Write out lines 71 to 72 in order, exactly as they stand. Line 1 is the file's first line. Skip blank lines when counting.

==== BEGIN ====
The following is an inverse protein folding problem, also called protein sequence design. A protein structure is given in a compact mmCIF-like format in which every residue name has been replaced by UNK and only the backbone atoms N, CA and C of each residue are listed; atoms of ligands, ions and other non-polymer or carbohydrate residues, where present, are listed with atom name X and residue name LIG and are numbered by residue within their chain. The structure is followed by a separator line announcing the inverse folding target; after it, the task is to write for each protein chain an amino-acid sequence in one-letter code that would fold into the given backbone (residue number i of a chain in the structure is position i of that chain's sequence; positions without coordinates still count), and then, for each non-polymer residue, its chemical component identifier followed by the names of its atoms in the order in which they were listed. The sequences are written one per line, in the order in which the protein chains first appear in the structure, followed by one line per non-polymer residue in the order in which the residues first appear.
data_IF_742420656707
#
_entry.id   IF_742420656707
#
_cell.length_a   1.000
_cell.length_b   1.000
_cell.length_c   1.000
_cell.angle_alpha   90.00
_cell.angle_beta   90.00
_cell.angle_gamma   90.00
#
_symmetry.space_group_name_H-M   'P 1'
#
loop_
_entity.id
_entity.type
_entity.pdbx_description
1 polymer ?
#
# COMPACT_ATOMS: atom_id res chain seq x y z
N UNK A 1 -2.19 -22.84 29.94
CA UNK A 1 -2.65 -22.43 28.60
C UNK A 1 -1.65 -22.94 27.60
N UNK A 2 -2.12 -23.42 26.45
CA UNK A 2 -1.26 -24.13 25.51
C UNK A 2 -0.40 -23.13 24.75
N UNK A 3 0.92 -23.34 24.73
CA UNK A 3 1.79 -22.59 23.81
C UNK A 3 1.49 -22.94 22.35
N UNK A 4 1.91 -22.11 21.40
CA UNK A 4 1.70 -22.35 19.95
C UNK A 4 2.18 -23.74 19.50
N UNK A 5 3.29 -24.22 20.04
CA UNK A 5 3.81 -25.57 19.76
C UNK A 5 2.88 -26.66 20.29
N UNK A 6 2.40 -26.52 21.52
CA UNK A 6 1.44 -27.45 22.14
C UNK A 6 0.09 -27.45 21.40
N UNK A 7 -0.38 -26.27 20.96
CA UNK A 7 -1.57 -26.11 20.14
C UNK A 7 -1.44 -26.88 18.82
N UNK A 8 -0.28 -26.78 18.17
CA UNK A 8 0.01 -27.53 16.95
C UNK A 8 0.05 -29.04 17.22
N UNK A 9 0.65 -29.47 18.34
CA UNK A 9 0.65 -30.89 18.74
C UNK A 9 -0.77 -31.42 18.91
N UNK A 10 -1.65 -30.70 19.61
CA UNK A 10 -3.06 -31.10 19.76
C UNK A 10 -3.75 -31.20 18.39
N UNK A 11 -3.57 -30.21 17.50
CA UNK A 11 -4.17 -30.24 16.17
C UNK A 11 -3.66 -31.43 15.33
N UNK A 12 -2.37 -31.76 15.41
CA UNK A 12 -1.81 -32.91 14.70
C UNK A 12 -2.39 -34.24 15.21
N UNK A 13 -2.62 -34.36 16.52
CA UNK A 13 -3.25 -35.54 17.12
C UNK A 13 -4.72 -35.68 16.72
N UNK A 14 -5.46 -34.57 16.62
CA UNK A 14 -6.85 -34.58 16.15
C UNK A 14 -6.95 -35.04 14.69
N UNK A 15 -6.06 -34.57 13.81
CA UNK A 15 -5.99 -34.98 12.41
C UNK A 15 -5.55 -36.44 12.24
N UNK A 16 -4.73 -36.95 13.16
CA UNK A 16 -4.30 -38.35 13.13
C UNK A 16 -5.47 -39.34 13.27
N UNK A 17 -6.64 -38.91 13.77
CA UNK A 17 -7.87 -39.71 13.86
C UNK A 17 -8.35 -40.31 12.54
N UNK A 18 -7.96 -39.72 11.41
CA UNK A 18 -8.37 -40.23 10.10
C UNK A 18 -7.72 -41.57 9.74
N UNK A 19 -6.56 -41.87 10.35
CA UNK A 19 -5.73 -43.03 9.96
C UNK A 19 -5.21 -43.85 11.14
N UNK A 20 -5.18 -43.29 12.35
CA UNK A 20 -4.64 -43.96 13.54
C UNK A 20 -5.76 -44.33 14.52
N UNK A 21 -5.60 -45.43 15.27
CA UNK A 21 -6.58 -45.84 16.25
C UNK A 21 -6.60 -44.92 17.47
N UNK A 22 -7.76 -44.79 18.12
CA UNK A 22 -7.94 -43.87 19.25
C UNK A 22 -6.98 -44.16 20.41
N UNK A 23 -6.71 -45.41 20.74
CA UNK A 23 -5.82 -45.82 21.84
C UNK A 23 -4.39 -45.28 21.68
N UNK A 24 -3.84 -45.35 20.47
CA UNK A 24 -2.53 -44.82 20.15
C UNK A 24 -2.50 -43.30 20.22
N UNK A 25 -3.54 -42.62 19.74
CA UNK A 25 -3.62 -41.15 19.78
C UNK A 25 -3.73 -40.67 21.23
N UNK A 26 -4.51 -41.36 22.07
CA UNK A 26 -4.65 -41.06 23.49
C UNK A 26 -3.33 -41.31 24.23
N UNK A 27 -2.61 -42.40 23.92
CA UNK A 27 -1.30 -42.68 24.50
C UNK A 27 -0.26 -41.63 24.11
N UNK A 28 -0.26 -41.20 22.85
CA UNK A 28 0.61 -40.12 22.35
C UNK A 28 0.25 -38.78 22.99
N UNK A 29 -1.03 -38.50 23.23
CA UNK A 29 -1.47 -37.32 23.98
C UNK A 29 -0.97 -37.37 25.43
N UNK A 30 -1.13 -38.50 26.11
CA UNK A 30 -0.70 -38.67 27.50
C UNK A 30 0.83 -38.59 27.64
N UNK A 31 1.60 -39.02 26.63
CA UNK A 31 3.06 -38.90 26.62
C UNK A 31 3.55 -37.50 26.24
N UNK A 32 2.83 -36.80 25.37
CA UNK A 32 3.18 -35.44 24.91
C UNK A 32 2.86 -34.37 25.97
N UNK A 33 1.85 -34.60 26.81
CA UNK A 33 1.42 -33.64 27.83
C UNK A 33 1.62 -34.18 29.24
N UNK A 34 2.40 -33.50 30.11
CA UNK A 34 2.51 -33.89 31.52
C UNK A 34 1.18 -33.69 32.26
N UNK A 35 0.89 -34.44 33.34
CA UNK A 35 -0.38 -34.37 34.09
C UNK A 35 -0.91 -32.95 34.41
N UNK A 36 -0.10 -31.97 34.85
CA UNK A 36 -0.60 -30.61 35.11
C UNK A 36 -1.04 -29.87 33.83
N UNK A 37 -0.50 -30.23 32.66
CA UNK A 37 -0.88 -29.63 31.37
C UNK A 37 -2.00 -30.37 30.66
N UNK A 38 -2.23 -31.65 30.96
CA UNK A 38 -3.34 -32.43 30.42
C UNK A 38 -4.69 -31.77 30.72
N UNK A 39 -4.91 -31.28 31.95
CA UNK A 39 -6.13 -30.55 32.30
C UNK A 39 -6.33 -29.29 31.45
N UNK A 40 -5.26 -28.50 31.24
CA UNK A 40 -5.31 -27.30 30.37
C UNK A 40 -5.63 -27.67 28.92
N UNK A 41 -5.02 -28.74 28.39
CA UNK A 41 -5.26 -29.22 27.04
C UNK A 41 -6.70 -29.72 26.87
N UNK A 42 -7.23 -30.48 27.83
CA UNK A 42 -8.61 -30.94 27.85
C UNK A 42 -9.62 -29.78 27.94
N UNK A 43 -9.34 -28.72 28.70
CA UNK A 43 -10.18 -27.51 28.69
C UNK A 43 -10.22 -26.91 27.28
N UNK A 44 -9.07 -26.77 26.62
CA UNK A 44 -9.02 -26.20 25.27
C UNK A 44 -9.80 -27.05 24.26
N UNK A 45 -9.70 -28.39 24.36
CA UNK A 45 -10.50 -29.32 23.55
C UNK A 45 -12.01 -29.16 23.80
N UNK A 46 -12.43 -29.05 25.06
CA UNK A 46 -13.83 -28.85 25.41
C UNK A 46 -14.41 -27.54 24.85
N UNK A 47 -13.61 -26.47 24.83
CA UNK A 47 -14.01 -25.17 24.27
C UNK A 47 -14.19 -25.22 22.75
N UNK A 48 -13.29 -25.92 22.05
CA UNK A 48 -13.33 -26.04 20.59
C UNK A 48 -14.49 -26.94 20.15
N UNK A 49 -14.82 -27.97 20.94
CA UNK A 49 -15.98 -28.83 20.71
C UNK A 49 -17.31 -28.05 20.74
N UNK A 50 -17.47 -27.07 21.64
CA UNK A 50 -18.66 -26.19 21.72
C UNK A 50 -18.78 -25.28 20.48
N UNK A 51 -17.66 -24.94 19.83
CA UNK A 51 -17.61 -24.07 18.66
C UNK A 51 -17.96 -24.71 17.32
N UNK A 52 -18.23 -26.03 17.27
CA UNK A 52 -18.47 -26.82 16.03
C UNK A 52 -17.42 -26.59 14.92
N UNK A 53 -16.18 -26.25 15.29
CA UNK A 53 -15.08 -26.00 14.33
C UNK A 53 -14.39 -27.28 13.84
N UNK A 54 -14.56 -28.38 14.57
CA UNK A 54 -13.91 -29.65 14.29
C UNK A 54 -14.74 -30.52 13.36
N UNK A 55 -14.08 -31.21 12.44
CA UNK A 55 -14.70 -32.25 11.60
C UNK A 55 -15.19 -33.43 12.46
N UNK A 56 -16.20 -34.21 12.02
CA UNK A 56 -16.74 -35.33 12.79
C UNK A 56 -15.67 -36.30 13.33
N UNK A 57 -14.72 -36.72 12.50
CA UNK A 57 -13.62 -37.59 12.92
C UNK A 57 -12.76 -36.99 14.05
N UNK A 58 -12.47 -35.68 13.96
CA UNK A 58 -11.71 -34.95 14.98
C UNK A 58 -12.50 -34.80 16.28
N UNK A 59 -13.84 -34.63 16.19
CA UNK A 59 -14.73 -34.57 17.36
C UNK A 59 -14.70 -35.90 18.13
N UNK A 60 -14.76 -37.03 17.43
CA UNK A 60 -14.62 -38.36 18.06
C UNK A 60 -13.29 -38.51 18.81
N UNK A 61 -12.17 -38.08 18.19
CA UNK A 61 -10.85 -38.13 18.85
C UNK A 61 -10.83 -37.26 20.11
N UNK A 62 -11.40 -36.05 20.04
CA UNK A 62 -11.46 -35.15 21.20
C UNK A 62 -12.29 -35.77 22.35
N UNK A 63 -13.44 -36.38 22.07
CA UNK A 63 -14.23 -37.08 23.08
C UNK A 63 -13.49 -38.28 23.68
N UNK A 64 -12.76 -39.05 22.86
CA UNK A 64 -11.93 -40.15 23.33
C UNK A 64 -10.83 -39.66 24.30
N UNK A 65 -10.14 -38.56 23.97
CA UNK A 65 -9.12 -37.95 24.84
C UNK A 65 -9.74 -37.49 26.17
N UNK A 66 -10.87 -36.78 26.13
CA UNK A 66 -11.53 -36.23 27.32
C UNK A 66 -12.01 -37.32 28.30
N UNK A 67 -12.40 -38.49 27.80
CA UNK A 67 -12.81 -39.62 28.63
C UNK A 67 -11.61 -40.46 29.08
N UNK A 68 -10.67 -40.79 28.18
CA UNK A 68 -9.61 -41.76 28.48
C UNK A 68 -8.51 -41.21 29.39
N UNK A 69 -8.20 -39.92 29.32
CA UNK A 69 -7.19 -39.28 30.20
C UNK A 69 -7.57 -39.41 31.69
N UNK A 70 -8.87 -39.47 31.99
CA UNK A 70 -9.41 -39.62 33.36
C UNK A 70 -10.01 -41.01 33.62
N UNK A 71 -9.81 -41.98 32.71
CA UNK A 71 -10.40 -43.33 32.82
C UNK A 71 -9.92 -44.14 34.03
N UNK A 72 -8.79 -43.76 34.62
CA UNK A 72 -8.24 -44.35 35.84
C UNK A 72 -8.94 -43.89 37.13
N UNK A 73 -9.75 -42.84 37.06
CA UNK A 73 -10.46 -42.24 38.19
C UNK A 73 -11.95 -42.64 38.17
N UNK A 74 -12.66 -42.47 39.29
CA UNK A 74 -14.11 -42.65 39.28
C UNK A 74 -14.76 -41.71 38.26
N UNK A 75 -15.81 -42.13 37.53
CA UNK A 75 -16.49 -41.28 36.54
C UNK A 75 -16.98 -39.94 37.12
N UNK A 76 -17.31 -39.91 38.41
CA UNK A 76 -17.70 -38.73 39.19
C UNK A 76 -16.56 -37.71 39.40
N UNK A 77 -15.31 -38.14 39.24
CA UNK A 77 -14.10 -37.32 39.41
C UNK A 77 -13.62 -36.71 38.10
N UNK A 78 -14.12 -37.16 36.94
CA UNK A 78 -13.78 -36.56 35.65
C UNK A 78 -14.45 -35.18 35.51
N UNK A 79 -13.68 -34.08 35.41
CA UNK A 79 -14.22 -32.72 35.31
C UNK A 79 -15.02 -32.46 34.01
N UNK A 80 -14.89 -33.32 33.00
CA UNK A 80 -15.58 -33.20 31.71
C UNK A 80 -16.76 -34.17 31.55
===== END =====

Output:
CA UNK A 17 -7.87 -39.71 13.86
C UNK A 17 -8.35 -40.31 12.54